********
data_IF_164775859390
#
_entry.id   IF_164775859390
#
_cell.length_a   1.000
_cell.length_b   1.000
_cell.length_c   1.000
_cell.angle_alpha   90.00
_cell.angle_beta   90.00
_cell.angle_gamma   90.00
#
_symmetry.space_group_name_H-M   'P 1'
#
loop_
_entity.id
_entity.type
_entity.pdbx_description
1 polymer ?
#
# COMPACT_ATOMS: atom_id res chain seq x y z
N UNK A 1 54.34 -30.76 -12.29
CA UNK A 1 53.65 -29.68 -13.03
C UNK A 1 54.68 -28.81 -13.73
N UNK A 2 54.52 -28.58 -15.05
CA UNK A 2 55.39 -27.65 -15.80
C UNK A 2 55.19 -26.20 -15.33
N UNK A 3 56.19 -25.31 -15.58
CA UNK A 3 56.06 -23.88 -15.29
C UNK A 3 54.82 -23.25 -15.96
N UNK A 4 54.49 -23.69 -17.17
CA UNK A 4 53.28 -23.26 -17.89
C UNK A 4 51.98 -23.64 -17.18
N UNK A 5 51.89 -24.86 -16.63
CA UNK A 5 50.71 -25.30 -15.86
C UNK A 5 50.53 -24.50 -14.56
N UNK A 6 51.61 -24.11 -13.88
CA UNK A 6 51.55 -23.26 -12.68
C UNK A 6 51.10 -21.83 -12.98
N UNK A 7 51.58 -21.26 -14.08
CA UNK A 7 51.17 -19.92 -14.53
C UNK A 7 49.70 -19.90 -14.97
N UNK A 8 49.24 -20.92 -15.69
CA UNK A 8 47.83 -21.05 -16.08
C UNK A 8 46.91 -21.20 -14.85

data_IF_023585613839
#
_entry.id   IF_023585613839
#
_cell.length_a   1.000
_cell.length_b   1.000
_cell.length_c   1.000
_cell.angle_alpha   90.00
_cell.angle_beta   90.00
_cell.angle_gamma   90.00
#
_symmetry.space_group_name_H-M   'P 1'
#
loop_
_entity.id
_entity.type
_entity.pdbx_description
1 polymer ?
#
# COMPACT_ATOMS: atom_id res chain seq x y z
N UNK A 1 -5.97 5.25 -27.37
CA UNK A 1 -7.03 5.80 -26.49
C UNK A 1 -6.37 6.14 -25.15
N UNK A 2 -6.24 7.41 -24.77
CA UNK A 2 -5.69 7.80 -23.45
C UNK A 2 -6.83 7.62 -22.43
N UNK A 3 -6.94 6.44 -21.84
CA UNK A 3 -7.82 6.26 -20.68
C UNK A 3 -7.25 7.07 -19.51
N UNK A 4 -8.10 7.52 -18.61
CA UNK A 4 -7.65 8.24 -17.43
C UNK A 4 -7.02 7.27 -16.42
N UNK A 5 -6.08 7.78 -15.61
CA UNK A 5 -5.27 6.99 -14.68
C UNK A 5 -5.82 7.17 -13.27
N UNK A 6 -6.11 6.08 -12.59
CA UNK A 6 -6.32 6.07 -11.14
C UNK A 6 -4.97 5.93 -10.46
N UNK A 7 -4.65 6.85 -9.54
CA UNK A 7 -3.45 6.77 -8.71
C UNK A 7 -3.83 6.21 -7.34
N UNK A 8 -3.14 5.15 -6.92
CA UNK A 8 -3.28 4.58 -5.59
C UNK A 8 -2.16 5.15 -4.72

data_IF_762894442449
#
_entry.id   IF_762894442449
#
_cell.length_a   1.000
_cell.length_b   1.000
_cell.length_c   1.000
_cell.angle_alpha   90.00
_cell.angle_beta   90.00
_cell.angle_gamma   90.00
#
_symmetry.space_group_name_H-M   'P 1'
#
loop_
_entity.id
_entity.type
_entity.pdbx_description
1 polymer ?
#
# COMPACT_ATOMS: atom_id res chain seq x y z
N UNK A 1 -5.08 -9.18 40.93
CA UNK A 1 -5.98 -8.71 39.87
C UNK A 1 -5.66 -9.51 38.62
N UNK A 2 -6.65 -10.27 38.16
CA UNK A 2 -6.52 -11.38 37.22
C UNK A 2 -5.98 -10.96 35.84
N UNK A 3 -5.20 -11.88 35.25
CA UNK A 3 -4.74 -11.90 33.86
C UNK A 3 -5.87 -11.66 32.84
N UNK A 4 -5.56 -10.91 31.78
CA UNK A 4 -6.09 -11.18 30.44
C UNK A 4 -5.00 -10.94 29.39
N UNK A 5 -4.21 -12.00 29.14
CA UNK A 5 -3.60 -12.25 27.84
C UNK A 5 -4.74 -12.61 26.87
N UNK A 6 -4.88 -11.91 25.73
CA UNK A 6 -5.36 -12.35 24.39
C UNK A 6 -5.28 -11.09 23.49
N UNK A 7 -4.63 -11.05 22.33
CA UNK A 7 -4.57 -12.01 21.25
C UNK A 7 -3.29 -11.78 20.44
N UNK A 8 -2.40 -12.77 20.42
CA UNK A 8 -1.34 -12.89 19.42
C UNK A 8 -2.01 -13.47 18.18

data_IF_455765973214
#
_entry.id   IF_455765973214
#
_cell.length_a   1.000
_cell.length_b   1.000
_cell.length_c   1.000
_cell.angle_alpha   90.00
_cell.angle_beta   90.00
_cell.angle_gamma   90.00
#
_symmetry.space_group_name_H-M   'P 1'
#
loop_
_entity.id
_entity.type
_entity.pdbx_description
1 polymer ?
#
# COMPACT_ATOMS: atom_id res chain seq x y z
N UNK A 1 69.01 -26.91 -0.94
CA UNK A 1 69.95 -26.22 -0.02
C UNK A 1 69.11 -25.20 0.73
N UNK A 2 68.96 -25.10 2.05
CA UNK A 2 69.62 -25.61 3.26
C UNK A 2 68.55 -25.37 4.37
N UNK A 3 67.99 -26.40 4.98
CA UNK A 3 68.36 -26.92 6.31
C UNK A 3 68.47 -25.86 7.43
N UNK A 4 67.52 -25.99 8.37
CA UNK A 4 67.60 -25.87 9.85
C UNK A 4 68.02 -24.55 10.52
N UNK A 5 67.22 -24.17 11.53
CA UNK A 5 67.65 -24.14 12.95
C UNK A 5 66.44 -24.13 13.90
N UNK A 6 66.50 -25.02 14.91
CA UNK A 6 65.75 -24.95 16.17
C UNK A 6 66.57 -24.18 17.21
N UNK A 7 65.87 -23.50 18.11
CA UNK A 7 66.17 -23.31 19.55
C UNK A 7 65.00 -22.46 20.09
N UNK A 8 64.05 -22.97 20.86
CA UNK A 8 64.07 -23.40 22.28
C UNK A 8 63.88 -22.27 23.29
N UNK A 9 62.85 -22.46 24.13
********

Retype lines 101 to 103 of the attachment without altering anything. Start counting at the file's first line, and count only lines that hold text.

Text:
#
loop_
_entity.id